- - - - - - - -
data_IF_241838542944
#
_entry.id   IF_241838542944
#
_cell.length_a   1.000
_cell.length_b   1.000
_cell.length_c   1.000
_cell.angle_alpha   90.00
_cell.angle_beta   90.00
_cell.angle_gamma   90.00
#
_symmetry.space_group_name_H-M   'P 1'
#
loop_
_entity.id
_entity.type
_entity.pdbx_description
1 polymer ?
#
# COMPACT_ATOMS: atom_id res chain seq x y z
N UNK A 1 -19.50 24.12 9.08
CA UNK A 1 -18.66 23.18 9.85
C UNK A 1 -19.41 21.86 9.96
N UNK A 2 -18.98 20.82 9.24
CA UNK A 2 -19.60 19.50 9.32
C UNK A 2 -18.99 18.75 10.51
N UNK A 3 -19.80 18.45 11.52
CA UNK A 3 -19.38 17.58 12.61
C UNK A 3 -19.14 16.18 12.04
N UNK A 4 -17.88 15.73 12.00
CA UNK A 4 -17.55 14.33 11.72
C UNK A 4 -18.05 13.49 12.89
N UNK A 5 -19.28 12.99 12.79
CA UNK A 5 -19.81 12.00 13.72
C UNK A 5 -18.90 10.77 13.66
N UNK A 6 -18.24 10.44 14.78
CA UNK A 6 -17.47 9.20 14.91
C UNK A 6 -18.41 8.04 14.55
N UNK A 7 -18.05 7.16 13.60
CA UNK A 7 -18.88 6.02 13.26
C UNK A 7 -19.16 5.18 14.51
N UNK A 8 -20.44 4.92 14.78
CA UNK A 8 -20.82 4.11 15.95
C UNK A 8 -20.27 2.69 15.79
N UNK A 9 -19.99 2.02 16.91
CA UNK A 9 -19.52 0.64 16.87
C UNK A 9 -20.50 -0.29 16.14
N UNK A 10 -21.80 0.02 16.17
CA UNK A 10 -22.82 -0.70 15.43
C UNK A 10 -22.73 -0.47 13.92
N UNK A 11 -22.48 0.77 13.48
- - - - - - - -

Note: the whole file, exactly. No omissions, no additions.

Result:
data_IF_241838542944
#
_entry.id   IF_241838542944
#
_cell.length_a   1.000
_cell.length_b   1.000
_cell.length_c   1.000
_cell.angle_alpha   90.00
_cell.angle_beta   90.00
_cell.angle_gamma   90.00
#
_symmetry.space_group_name_H-M   'P 1'
#
loop_
_entity.id
_entity.type
_entity.pdbx_description
1 polymer ?
#
# COMPACT_ATOMS: atom_id res chain seq x y z
N UNK A 1 -19.50 24.12 9.08
CA UNK A 1 -18.66 23.18 9.85
C UNK A 1 -19.41 21.86 9.96
N UNK A 2 -18.98 20.82 9.24
CA UNK A 2 -19.60 19.50 9.32
C UNK A 2 -18.99 18.75 10.51
N UNK A 3 -19.80 18.45 11.52
CA UNK A 3 -19.38 17.58 12.61
C UNK A 3 -19.14 16.18 12.04
N UNK A 4 -17.88 15.73 12.00
CA UNK A 4 -17.55 14.33 11.72
C UNK A 4 -18.05 13.49 12.89
N UNK A 5 -19.28 12.99 12.79
CA UNK A 5 -19.81 12.00 13.72
C UNK A 5 -18.90 10.77 13.66
N UNK A 6 -18.24 10.44 14.78
CA UNK A 6 -17.47 9.20 14.91
C UNK A 6 -18.41 8.04 14.55
N UNK A 7 -18.05 7.16 13.60
CA UNK A 7 -18.88 6.02 13.26
C UNK A 7 -19.16 5.18 14.51
N UNK A 8 -20.44 4.92 14.78
CA UNK A 8 -20.82 4.11 15.95
C UNK A 8 -20.27 2.69 15.79
N UNK A 9 -19.99 2.02 16.91
CA UNK A 9 -19.52 0.64 16.87
C UNK A 9 -20.50 -0.29 16.14
N UNK A 10 -21.80 0.02 16.17
CA UNK A 10 -22.82 -0.70 15.43
C UNK A 10 -22.73 -0.47 13.92
N UNK A 11 -22.48 0.77 13.48